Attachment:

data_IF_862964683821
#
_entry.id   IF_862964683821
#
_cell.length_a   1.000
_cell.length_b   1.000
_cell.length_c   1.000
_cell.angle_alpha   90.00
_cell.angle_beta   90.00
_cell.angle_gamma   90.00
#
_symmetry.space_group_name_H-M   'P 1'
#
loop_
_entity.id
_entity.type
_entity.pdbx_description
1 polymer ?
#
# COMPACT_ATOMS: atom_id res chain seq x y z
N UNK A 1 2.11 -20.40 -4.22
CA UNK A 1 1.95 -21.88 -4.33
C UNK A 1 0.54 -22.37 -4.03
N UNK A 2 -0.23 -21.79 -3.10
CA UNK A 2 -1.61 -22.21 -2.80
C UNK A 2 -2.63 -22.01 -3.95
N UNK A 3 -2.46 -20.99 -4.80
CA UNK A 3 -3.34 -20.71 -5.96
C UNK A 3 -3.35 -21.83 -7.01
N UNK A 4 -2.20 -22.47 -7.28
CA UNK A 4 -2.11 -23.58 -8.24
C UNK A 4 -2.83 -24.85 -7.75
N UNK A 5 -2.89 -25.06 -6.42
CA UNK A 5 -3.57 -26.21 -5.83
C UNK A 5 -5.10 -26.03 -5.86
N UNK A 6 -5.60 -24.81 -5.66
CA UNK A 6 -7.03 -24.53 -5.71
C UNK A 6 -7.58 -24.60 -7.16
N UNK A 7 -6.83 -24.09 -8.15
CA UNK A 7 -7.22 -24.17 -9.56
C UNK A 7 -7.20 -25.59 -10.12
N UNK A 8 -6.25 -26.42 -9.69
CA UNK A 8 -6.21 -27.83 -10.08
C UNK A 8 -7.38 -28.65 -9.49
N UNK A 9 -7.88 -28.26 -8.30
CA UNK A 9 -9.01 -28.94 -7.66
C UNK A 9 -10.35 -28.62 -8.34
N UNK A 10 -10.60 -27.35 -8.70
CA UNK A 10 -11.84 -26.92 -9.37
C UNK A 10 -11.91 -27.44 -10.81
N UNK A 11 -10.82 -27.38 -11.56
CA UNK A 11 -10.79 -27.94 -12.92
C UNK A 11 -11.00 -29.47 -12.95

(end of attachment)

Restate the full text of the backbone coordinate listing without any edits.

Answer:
data_IF_862964683821
#
_entry.id   IF_862964683821
#
_cell.length_a   1.000
_cell.length_b   1.000
_cell.length_c   1.000
_cell.angle_alpha   90.00
_cell.angle_beta   90.00
_cell.angle_gamma   90.00
#
_symmetry.space_group_name_H-M   'P 1'
#
loop_
_entity.id
_entity.type
_entity.pdbx_description
1 polymer ?
#
# COMPACT_ATOMS: atom_id res chain seq x y z
N UNK A 1 2.11 -20.40 -4.22
CA UNK A 1 1.95 -21.88 -4.33
C UNK A 1 0.54 -22.37 -4.03
N UNK A 2 -0.23 -21.79 -3.10
CA UNK A 2 -1.61 -22.21 -2.80
C UNK A 2 -2.63 -22.01 -3.95
N UNK A 3 -2.46 -20.99 -4.80
CA UNK A 3 -3.34 -20.71 -5.96
C UNK A 3 -3.35 -21.83 -7.01
N UNK A 4 -2.20 -22.47 -7.28
CA UNK A 4 -2.11 -23.58 -8.24
C UNK A 4 -2.83 -24.85 -7.75
N UNK A 5 -2.89 -25.06 -6.42
CA UNK A 5 -3.57 -26.21 -5.83
C UNK A 5 -5.10 -26.03 -5.86
N UNK A 6 -5.60 -24.81 -5.66
CA UNK A 6 -7.03 -24.53 -5.71
C UNK A 6 -7.58 -24.60 -7.16
N UNK A 7 -6.83 -24.09 -8.15
CA UNK A 7 -7.22 -24.17 -9.56
C UNK A 7 -7.20 -25.59 -10.12
N UNK A 8 -6.25 -26.42 -9.69
CA UNK A 8 -6.21 -27.83 -10.08
C UNK A 8 -7.38 -28.65 -9.49
N UNK A 9 -7.88 -28.26 -8.30
CA UNK A 9 -9.01 -28.94 -7.66
C UNK A 9 -10.35 -28.62 -8.34
N UNK A 10 -10.60 -27.35 -8.70
CA UNK A 10 -11.84 -26.92 -9.37
C UNK A 10 -11.91 -27.44 -10.81
N UNK A 11 -10.82 -27.38 -11.56
CA UNK A 11 -10.79 -27.94 -12.92
C UNK A 11 -11.00 -29.47 -12.95